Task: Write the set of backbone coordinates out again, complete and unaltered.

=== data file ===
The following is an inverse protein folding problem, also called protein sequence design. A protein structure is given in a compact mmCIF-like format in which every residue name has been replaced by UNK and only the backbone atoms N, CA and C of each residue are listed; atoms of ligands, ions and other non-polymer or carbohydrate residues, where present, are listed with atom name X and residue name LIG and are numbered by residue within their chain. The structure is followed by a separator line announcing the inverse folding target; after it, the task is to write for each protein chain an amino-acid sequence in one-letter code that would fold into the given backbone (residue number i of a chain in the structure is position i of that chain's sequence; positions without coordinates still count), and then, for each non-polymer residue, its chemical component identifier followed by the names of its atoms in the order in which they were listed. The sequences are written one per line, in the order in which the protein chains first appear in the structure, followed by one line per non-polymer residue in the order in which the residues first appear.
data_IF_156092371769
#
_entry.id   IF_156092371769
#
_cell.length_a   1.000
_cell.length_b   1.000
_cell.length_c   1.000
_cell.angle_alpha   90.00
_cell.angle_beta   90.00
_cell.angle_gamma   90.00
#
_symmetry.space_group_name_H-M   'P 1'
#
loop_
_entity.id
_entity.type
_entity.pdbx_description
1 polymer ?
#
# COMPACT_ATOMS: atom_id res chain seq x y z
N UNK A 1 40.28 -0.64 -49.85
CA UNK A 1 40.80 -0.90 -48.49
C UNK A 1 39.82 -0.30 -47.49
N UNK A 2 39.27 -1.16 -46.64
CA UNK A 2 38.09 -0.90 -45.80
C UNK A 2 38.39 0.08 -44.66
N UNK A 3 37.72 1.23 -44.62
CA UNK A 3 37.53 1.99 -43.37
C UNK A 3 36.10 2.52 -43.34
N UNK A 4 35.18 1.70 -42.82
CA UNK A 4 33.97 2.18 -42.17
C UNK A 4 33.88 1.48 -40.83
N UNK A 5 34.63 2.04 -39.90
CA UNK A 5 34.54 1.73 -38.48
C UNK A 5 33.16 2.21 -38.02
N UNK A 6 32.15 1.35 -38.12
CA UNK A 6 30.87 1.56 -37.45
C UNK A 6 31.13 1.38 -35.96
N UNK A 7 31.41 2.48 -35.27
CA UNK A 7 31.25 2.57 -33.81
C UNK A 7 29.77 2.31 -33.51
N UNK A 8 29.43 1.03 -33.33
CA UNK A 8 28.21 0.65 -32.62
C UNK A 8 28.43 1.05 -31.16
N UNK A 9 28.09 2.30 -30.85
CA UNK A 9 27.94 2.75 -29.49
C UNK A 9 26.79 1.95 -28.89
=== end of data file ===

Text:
The following is an inverse protein folding problem, also called protein sequence design. A protein structure is given in a compact mmCIF-like format in which every residue name has been replaced by UNK and only the backbone atoms N, CA and C of each residue are listed; atoms of ligands, ions and other non-polymer or carbohydrate residues, where present, are listed with atom name X and residue name LIG and are numbered by residue within their chain. The structure is followed by a separator line announcing the inverse folding target; after it, the task is to write for each protein chain an amino-acid sequence in one-letter code that would fold into the given backbone (residue number i of a chain in the structure is position i of that chain's sequence; positions without coordinates still count), and then, for each non-polymer residue, its chemical component identifier followed by the names of its atoms in the order in which they were listed. The sequences are written one per line, in the order in which the protein chains first appear in the structure, followed by one line per non-polymer residue in the order in which the residues first appear.
data_IF_156092371769
#
_entry.id   IF_156092371769
#
_cell.length_a   1.000
_cell.length_b   1.000
_cell.length_c   1.000
_cell.angle_alpha   90.00
_cell.angle_beta   90.00
_cell.angle_gamma   90.00
#
_symmetry.space_group_name_H-M   'P 1'
#
loop_
_entity.id
_entity.type
_entity.pdbx_description
1 polymer ?
#
# COMPACT_ATOMS: atom_id res chain seq x y z
N UNK A 1 40.28 -0.64 -49.85
CA UNK A 1 40.80 -0.90 -48.49
C UNK A 1 39.82 -0.30 -47.49
N UNK A 2 39.27 -1.16 -46.64
CA UNK A 2 38.09 -0.90 -45.80
C UNK A 2 38.39 0.08 -44.66
N UNK A 3 37.72 1.23 -44.62
CA UNK A 3 37.53 1.99 -43.37
C UNK A 3 36.10 2.52 -43.34
N UNK A 4 35.18 1.70 -42.82
CA UNK A 4 33.97 2.18 -42.17
C UNK A 4 33.88 1.48 -40.83
N UNK A 5 34.63 2.04 -39.90
CA UNK A 5 34.54 1.73 -38.48
C UNK A 5 33.16 2.21 -38.02
N UNK A 6 32.15 1.35 -38.12
CA UNK A 6 30.87 1.56 -37.45
C UNK A 6 31.13 1.38 -35.96
N UNK A 7 31.41 2.48 -35.27
CA UNK A 7 31.25 2.57 -33.81
C UNK A 7 29.77 2.31 -33.51
N UNK A 8 29.43 1.03 -33.33
CA UNK A 8 28.21 0.65 -32.62
C UNK A 8 28.43 1.05 -31.16
N UNK A 9 28.09 2.30 -30.85
CA UNK A 9 27.94 2.75 -29.49
C UNK A 9 26.79 1.95 -28.89